One of the victims of Tottenham’s major squad reconstruction over the summer has seemingly been Jermain Defoe, who has had another frustrating season so far at White Hart Lane.
The England international has been given some fleeting chances to play in the Premier League this term, but the hitman has been predominantly reduced to stepping out in cup competitions.
As things stand, the transfer rumblings of the 31-year-old moving to the MLS are gathering pace, with a switch to Toronto FC to be reunited with former team-mate Ryan Nelsen on the cards.
However, with Defoe clearly more than able to still play in the Premier League and still a contender for a place in England’s World Cup squad, it appears that the striker is caught between prioritising ambition or financial gain.
Nelsen has admitted that the Canadian club are in talks with Spurs over a transfer, but has also claimed that Defoe has (more than likely less-lucrative) offers to stay in the Premier League.
The first thing that the attacker needs is regular first-team football. Despite being Tottenham’s fifth highest goalscorer of all time, Defoe’s two stints at White Hart Lane have been blighted with prolonged periods on the sidelines.
There is no doubt that the Englishman would be one of the drawcards of the MLS should be move to Toronto, and the offer to go stateside would surely be a bumper final payday for the poacher.
However, from an ambition point of view, moving now to Canada seems like a premature decision. With plenty of Premier League sides needing a proven goalscorer this January, there is no doubt that the former West Ham and Portsmouth man could still get a game in the English top flight.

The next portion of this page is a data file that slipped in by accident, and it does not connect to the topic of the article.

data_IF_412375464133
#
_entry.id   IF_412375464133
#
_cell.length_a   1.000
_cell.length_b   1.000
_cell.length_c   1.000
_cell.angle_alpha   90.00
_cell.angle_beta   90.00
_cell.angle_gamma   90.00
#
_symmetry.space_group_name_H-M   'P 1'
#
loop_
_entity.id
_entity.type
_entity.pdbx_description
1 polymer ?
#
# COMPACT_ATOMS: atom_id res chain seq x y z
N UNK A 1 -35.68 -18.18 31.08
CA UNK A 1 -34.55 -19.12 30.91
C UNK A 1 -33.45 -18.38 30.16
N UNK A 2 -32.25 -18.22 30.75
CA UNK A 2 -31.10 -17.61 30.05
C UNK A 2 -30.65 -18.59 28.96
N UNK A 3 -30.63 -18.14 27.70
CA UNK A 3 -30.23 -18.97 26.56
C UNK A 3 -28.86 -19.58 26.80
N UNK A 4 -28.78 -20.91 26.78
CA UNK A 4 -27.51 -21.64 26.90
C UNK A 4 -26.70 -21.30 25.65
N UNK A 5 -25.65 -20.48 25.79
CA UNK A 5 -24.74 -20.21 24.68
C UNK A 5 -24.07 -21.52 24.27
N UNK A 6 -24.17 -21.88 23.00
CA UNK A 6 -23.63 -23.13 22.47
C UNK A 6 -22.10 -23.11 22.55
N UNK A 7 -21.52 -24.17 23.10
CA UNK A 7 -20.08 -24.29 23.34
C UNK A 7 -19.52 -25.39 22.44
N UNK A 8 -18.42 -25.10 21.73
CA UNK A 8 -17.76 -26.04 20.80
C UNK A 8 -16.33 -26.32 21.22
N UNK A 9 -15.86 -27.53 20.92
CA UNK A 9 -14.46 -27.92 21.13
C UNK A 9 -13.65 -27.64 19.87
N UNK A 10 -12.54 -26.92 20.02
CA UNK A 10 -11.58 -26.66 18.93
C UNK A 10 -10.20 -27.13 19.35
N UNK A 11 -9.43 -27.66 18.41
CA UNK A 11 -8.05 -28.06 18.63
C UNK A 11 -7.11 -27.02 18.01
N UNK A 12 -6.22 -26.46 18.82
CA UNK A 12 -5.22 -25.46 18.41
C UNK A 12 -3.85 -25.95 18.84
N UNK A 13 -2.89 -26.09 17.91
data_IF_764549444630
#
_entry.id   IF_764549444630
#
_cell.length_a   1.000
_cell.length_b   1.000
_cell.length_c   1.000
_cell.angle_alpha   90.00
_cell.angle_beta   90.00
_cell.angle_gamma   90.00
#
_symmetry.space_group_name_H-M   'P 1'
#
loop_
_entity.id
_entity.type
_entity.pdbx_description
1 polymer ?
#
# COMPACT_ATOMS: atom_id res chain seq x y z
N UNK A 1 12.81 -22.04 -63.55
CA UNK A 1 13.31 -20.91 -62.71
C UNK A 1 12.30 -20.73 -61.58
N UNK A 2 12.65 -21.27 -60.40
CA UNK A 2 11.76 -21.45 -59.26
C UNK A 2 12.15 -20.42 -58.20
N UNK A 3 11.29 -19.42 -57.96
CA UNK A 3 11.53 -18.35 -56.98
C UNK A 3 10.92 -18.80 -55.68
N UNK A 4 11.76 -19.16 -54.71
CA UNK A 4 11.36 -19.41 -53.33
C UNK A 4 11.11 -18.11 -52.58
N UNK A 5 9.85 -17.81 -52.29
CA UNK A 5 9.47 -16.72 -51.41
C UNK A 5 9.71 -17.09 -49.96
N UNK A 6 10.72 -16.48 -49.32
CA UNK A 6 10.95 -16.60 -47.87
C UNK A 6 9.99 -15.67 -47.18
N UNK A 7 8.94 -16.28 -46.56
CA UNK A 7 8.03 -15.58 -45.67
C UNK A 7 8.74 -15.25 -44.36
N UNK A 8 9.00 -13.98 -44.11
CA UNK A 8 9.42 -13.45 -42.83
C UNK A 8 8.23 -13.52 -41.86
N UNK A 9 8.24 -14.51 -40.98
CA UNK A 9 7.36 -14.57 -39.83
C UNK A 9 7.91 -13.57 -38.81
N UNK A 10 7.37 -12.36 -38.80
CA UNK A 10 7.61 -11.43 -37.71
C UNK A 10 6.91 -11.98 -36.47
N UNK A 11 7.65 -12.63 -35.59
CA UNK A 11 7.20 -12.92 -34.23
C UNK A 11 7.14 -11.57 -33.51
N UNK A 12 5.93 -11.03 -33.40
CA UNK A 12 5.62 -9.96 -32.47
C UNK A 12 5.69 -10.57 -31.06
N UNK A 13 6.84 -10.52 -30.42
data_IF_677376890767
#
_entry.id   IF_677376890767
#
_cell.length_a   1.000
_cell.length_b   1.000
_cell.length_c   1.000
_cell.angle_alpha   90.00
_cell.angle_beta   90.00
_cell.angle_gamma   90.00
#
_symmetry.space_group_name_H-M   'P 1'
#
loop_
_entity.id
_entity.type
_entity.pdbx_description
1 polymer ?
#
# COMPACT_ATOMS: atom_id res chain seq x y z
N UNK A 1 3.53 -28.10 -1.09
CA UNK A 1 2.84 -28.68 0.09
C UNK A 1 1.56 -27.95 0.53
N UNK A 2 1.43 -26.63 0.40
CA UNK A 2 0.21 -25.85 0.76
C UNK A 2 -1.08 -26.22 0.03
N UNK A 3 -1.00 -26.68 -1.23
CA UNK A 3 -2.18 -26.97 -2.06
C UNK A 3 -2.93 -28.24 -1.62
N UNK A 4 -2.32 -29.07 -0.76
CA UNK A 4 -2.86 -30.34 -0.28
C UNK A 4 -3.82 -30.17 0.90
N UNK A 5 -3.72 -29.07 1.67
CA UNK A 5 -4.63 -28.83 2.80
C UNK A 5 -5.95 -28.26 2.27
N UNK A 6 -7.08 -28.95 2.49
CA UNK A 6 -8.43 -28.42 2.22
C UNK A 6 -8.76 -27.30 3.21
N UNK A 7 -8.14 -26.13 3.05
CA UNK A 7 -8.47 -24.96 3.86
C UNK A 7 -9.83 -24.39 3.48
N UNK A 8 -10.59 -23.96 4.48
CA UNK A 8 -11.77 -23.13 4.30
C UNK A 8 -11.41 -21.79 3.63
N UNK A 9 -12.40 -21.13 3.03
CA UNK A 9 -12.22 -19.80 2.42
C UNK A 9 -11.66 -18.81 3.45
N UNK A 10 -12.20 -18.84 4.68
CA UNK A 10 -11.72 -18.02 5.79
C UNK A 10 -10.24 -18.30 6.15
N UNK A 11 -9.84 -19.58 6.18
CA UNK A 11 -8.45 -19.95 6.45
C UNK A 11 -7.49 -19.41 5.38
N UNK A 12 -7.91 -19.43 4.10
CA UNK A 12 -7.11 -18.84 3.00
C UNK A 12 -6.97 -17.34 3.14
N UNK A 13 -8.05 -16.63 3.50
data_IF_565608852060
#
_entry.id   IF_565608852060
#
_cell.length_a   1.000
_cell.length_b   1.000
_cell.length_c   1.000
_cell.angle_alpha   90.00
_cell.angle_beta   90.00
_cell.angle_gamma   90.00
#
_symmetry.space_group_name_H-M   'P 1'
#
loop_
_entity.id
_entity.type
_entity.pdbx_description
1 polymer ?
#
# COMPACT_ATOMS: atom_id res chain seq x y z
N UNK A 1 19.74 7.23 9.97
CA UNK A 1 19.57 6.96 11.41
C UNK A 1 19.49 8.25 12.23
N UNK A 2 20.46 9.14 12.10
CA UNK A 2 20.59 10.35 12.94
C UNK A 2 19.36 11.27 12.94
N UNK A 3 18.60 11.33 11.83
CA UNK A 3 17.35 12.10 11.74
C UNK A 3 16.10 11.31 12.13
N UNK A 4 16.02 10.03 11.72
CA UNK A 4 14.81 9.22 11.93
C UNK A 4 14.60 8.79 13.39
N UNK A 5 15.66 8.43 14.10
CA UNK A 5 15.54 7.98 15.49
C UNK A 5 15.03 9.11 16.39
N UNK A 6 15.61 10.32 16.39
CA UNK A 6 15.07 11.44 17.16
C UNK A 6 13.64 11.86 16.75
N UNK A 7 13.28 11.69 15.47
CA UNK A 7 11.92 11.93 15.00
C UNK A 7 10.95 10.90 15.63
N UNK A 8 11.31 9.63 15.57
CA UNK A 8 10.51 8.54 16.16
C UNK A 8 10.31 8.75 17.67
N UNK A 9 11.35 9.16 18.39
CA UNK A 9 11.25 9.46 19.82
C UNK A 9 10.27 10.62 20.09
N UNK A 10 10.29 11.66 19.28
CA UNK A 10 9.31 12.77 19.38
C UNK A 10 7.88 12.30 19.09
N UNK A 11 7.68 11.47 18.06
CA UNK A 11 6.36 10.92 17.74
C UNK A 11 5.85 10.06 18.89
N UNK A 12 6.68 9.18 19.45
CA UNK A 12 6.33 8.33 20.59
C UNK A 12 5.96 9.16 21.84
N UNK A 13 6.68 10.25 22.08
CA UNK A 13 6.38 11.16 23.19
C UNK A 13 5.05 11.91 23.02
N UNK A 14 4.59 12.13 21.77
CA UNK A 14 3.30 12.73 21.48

The salary he receives or contract length may not be as appealing, but he would be playing at a much higher level than the MLS and be in Roy Hodgson’s gaze.
If the World Cup squad was picked today, Defoe would not be in it. Wayne Rooney, Danny Welbeck and Daniel Sturridge seem like virtual certainties to be included for the tournament in Brazil and it may well be that there is only one, or maybe two, attacking positions left for him to fight for.
A move to another Premier League club, the regaining of his sharpness and a consistent run of games and goals could be the catalyst to allow Defoe his last chance to feature at a World Cup.
For Tottenham, the club will be more open to selling Defoe abroad so that he does not come back to haunt them, and the fee on offer from Toronto is likely to be more than what Premier League clubs may pay.
However, losing Defoe will rob the side of an out-and-out predator. The north London side have been guilty of struggling to score consistently this season, with Roberto Soldado still very much to refind his shooting boots.
Unless an able deputy is found as a replacement, Tim Sherwood’s squad would be light of attacking options should Defoe leave. More importantly, Tottenham’s most natural finisher will have departed White Hart Lane when goals are much needed to achieve a top-four finish.